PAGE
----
History behind tattoos
By Samantha Paine
For the past few decades, tattoos have gained a steady, yet drastic popularity in American culture. What once was a strong taboo has quickly become a recreational art form and means of personal expression.
Tattoos have a long history dating back to early tribal societies and cultures. In these times, they were utilized to symbolize a specific trait of the person they were printed on, such as status or rank, or to differentiate what tribe they belonged to.
Now, permanently inking a part of the body is much more interpretive and holds a different meaning to every individual who chooses to make a statement through the medium of tattoos.
Author Lorrie Blair, in her article, “Tattooed Teenagers: An Art Educators Response,” reflected on this popularity. She said, “Traditionally, body markings symbolically located and anchored an individual to a social group or community. A tattooed body, as a site of representation, acted as a surface to display one’s identity to others.”
For some, these tattoos are an opportunity to show off who they are proud to be, whether it’s an affiliation with a religion, culture or part of the world. Blair also expresses the idea that people of the younger generations form their outward identity based on self-perceptions, meaning tattoos can become a form of personal identity for some.
Another common reason for why many elect to ink their skin is for the commemoration or honor for a specific person or group of people.
Many firefighters and family members of those killed in the 9/11 attacks showed off their tattoos in honor of the lives lost in an exhibition in 2003 by the Staten Island Historical Society. However, these tattoos aren’t always based on a death. They can simply be to honor a loved one and show respect or veneration.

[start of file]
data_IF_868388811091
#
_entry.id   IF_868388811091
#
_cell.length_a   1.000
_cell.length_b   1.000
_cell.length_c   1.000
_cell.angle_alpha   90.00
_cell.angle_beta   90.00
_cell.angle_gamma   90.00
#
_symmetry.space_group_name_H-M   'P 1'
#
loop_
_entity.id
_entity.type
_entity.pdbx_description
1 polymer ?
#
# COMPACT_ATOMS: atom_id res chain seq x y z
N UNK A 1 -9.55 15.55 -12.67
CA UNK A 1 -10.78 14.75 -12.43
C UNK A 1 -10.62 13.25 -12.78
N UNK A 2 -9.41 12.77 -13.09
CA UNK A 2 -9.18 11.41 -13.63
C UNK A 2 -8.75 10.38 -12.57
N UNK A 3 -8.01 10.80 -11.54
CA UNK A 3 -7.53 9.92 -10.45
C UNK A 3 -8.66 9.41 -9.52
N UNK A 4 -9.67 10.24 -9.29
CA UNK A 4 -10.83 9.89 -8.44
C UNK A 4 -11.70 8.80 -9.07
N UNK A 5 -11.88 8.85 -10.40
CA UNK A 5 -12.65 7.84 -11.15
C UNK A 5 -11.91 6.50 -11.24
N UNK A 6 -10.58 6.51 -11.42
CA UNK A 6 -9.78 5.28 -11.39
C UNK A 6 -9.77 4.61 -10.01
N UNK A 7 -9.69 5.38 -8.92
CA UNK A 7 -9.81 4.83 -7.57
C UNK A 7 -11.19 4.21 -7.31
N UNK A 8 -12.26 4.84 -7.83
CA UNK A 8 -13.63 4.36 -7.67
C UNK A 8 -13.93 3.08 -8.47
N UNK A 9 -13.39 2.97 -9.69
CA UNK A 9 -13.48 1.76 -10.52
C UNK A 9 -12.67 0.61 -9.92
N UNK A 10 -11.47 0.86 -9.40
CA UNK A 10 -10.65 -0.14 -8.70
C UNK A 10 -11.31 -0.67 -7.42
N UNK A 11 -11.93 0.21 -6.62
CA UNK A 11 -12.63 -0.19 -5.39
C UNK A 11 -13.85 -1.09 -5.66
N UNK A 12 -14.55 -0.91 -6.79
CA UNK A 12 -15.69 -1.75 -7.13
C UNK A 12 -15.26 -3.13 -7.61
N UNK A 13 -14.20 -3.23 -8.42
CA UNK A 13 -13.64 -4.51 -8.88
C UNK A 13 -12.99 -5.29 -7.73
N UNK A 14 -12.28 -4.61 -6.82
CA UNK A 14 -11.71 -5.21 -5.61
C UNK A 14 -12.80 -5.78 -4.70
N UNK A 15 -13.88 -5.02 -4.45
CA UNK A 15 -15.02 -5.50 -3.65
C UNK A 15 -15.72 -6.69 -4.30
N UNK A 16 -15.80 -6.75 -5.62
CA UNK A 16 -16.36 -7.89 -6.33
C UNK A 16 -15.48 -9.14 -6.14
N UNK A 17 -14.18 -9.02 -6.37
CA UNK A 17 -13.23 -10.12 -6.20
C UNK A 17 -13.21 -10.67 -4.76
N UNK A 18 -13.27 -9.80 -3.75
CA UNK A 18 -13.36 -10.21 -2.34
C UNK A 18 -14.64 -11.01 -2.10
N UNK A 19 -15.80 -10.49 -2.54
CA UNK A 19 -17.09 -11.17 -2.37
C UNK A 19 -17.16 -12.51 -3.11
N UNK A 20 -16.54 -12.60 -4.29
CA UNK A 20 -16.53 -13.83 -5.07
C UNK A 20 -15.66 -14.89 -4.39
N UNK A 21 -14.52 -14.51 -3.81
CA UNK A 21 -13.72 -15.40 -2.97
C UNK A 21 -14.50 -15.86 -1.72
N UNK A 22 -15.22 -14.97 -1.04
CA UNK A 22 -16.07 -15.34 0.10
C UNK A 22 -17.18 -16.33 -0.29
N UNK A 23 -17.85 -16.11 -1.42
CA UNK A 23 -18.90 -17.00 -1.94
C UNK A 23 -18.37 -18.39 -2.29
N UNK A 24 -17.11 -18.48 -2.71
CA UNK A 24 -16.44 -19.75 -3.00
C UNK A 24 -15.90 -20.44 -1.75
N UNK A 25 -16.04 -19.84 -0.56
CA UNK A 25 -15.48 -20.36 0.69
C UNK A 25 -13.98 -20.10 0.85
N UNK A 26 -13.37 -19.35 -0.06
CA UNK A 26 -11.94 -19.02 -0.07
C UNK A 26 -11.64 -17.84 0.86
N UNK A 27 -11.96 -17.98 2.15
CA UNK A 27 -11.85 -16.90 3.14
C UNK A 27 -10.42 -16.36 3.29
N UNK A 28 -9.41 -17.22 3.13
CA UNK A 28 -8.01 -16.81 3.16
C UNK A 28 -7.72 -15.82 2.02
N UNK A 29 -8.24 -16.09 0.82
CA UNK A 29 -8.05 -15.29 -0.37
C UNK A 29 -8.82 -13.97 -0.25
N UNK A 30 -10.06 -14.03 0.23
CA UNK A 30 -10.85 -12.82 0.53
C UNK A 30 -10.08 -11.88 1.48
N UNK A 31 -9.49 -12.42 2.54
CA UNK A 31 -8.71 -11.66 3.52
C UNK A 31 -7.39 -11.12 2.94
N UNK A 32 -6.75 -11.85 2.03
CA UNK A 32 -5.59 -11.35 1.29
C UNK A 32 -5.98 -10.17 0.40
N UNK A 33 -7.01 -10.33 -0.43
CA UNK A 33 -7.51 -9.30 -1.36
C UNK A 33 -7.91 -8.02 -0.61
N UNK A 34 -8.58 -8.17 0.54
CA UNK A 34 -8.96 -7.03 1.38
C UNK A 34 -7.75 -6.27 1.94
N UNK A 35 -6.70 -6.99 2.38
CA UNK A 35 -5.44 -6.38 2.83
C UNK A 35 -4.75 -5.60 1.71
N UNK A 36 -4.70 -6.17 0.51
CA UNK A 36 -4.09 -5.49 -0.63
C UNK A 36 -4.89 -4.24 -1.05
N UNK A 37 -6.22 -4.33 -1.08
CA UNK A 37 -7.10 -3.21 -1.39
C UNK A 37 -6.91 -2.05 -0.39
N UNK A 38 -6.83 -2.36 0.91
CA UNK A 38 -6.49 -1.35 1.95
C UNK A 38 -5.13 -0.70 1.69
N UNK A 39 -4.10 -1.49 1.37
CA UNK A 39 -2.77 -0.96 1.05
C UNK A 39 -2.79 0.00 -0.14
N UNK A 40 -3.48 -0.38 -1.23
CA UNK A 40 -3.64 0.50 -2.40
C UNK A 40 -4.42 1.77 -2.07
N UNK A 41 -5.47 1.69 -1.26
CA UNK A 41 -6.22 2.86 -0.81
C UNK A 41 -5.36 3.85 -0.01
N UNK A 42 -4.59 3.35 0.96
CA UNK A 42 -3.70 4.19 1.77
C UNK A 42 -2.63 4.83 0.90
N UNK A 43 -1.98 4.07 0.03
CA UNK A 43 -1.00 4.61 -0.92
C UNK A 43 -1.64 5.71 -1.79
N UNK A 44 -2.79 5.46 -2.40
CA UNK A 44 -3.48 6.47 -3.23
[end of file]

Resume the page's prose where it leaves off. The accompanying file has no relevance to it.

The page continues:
Sometimes, tattoos aren’t meant to be seen or understood by others, and instead are solely for the people who wear them. They are often meant as a reminder or symbol, and are often done in a more cryptic or vague form so the meaning behind them is not as evident to others.
People with the intent of getting a personal tattoo may choose such things as words or phrases facing their line of vision, small designs signifying a specific event or emotional time period and even something written in a code.
However, some people struggle to see the appeal in such a practice, whether it is because of religious reasons, personal bias or cultural disapproval.
In some cases it is seen as permanently damaging and marking the vessel of the soul, ruining the sanctity of the body. Others just see it as “trashy,” or that they are only affiliated with a certain type of person. But more often than not, the argument that the younger generations hear most is that they won’t be able to get a good job with them.
Thanks to societal changes shifting to accept many types of body modifications like tattooing and piercings, this is becoming less of an issue. Also, those hoping to go into a stricter business career will most likely choose to place their tattoos in conveniently hide-able areas so it does not interfere with their futures.
Tattoos are in and negativity is out. As the years pass, tattooing will become even more mainstream, and people will continue to make excuses to get inked.